April 21, 2011

Community colleges to train for oil, gas jobs

The 250,000-square-mile Niobrara formation that spans from Wyoming through Northern Colorado has primed the oil and gas industry for an uptick in jobs, but exactly when these jobs will pop up and what they’ll look like is still uncertain.

Tisha Schuller, president and CEO of the Colorado Oil & Gas Association, said it will be at least another year to two years before the scope of the Niobrara play is realized, but added that every new job within the industry creates three spinoff jobs in other sectors.

In 2010, the state issued the third-highest number of oil and gas drilling permits on record, 2,132 of which were issued in Weld County.

John Dill, Chesapeake Energy’s director of Corporate Development and Government Relations for the Rockies, said Chesapeake plans to have 10 exploratory rigs up and running by the end of 2011; 20 by the end of 2012; 30 by the end of 2013; and up to 40 by 2014. He estimates that each rig the company operates will create 100 jobs: 50 direct and indirect jobs and 50 jobs within the community.

“Obviously as this develops there’s a real opportunity for us to build our employment base and put employees in the field where the majority of production is occurring,” Dill said. “The difficulty in predicting where that’s going to occur is currently tied to the fact that we are just now getting to drill our first exploratory wells.”

Though timelines are hard to peg, some oil and gas companies are cautiously releasing employment estimates and are working with community colleges to prepare workers for jobs in the industry. Noble Energy plans to add 45 jobs in Northern Colorado by the end of the year. Noble has approximately 750 employees in the state, 300 of which are in Northern Colorado.

“We’re hiring across disciplines right now and need jobs with a wide variety of pay grades, ranging in salary from the mid-30s all the way up to $100,000 per year,´ said Noble Energy Public Relations Representative Jonathan Ekstrom.

Oil and gas jobs encompass many specializations including field technicians, contractors, geologists and financial analysts, but the initial job surge will likely occur in the field.

“If it (the exploratory drilling) proves to be as successful as we hope it will be we will put a premium on field-level employees, people that have a high school diploma or GED,” Dill said. “Most have to have a valid driver’s license and in general no criminal record. We value a lot of familiarity with mechanical aptitude and people who enjoy working with their hands and working outside.”

Beyond OJT

On-the-job training is an industry standard, but Front Range Community College’s Larimer Campus and Aims Community College in Greeley are working with the industry to better prepare students for job openings.

FRCC has a two-year clean-energy technology program that can be applied to many industries including oil and gas. The Energy Boost program, on the other hand, is a short-term program that was created two years ago specifically to fill job vacancies in the energy sector. FRCC, Vestas Blades America and regional utilities developed the program when Vestas announced plans to build its first North American factory in Windsor in 2007.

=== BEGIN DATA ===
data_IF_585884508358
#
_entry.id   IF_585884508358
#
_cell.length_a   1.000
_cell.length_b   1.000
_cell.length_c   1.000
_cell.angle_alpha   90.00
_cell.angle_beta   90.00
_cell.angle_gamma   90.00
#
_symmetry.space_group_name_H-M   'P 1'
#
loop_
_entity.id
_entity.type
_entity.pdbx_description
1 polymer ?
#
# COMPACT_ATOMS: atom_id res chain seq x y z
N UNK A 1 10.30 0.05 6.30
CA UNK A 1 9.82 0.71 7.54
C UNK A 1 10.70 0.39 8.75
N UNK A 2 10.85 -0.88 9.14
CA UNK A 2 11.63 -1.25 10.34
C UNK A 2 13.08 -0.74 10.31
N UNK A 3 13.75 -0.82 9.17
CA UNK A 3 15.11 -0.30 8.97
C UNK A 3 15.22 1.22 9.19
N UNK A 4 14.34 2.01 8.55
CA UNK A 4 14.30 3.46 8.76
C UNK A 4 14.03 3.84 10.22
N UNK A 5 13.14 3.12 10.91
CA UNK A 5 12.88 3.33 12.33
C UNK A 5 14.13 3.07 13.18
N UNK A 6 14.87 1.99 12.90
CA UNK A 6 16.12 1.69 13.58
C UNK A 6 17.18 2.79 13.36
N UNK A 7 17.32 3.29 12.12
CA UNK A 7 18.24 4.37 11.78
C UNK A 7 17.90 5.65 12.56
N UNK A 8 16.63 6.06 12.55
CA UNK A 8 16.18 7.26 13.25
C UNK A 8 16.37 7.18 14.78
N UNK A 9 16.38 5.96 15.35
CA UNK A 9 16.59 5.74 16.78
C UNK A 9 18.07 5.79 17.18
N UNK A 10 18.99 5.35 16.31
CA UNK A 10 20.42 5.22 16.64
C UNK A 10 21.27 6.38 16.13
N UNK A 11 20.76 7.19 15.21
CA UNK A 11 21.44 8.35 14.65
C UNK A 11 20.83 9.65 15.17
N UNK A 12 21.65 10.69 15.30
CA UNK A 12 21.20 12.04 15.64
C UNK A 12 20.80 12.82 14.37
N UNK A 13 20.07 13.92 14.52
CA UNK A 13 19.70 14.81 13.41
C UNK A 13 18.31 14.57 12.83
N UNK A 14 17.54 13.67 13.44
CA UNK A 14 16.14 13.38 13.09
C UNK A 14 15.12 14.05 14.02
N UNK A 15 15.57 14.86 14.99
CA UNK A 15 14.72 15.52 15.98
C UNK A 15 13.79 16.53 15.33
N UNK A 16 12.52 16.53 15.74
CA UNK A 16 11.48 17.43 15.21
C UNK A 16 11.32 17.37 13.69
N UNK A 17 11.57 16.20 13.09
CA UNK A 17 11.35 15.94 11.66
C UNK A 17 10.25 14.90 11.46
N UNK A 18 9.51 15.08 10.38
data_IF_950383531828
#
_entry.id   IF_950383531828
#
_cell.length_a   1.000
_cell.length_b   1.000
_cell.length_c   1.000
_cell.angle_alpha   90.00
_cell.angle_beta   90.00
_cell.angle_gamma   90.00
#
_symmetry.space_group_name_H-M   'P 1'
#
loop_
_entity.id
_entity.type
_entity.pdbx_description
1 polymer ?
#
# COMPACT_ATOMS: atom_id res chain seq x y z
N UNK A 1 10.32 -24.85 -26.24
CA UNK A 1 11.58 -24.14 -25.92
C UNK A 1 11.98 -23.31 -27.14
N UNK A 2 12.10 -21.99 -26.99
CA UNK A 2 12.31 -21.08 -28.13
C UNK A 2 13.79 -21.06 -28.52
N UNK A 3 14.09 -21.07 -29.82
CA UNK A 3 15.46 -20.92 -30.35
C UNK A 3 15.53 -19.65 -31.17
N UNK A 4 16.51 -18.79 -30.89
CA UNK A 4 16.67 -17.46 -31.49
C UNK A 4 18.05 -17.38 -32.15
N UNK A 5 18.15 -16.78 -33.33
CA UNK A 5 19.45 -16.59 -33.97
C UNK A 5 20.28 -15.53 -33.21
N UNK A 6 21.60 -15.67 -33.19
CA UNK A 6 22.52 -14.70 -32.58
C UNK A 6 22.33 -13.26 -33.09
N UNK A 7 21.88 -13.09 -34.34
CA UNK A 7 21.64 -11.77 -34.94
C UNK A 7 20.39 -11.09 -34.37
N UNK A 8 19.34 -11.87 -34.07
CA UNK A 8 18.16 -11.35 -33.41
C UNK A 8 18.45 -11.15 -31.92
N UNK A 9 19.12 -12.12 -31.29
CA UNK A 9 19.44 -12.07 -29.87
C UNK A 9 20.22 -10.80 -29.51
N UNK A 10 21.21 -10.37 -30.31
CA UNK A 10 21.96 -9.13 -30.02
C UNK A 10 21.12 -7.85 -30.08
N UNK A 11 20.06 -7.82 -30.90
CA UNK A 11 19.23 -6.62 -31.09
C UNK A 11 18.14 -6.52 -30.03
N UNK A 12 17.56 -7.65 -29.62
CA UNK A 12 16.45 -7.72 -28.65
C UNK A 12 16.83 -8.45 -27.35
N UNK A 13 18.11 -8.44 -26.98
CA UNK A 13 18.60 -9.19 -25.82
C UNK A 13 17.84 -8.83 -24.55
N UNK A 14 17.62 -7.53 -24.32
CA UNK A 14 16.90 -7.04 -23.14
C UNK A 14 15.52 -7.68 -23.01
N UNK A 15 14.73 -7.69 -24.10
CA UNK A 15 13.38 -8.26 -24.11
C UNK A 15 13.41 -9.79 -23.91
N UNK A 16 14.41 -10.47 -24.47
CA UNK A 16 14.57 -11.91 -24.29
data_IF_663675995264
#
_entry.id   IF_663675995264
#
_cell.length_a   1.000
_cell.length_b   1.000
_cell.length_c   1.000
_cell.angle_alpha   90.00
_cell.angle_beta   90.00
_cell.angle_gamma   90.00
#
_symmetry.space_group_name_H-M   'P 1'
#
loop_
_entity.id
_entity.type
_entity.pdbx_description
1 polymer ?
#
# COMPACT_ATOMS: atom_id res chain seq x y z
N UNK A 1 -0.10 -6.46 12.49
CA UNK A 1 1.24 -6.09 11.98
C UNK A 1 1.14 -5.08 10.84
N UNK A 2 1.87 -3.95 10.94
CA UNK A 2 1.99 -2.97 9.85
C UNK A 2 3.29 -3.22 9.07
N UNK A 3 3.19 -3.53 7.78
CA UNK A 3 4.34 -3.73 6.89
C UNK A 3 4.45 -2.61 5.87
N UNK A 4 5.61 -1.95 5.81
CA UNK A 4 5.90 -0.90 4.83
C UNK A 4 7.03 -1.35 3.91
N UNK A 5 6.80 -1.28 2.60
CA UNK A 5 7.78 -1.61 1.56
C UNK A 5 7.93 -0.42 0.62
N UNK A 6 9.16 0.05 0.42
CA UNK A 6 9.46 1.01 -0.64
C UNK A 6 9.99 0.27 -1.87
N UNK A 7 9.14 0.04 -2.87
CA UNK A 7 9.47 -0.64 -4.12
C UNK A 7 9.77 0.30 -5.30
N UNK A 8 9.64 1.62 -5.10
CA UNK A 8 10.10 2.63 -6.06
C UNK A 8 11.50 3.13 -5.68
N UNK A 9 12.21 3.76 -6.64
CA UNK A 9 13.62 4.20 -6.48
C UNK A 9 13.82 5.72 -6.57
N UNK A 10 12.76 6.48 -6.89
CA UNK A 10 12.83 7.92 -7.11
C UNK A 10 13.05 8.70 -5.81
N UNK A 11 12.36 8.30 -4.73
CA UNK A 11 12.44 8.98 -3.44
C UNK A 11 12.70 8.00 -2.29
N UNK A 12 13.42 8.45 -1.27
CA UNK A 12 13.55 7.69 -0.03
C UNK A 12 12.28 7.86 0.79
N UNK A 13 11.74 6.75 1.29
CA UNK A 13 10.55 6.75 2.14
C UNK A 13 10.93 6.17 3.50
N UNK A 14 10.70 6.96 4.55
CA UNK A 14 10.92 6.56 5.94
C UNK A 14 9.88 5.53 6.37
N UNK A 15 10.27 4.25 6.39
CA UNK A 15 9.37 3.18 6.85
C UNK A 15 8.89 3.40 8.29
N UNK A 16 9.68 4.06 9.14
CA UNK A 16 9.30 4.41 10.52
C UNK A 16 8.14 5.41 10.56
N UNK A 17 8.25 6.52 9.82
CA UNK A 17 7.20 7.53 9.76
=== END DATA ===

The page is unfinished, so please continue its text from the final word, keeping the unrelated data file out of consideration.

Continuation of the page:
“We deliver this program when it’s needed and we take a look at the audience that we’re delivering to,´ said FRCC Director of Workforce Development Lynn Vosler. “If it’s for folks that are unemployed, we can deliver the classes Monday through Friday for about two and a half weeks. If people who are currently working need to take the program, we can do nights and weekends.”

Vosler said the 92 content hours that make up the Energy Boost program change depending on industry need.

“We only do this when a company is looking to hire a lot of people,” Vosler said.

Front Range is currently working with oil and gas companies to facilitate the next Energy Boost session in Brighton.

“We plan on doing information sessions first so people really understand what jobs are in the oil and gas industry,” Vosler said. “We try to get a lot of companies involved so folks going through the training will have a variety of options based on what works best for them.”

Aims also has a history of helping large employers create a regional workforce. Several months ago, Anadarko Petroleum Co. approached the school about hosting a 10-hour Safeland course, which is an industry environmental health and safety program.

Now Aims is looking at creating curriculum specifically designed to train those interested in working in the oil and gas industry.

“Because Aims Community College is aware of the enormous growth that’s expected in the oil and gas industry because of the Niobrara oil and gas deposit, we are in communications with oil and gas producers so we can help develop education and training programs for a career pathway in oil and gas,´ said Associate Dean for Corporate Education Don Sosnowski.

In mid-April, Aims hosted an oil and gas summit and the college is continuing to work on developing an oil and gas-related curriculum.

“We’re working and talking and dialoging with the companies because we just know there’s going to be so much growth and demand,” Sosnowski said. “We just don’t know how much.”

The 250,000-square-mile Niobrara formation that spans from Wyoming through Northern Colorado has primed the oil and gas industry for an uptick in jobs, but exactly when these jobs will pop up and what they’ll look like is still uncertain.

Tisha Schuller, president and CEO of the Colorado Oil & Gas Association, said it will be at least another year to two years before the scope of the Niobrara play is realized, but added that every new job within the industry creates three spinoff jobs in other sectors.

In 2010, the state issued the third-highest number of oil and…

Related Content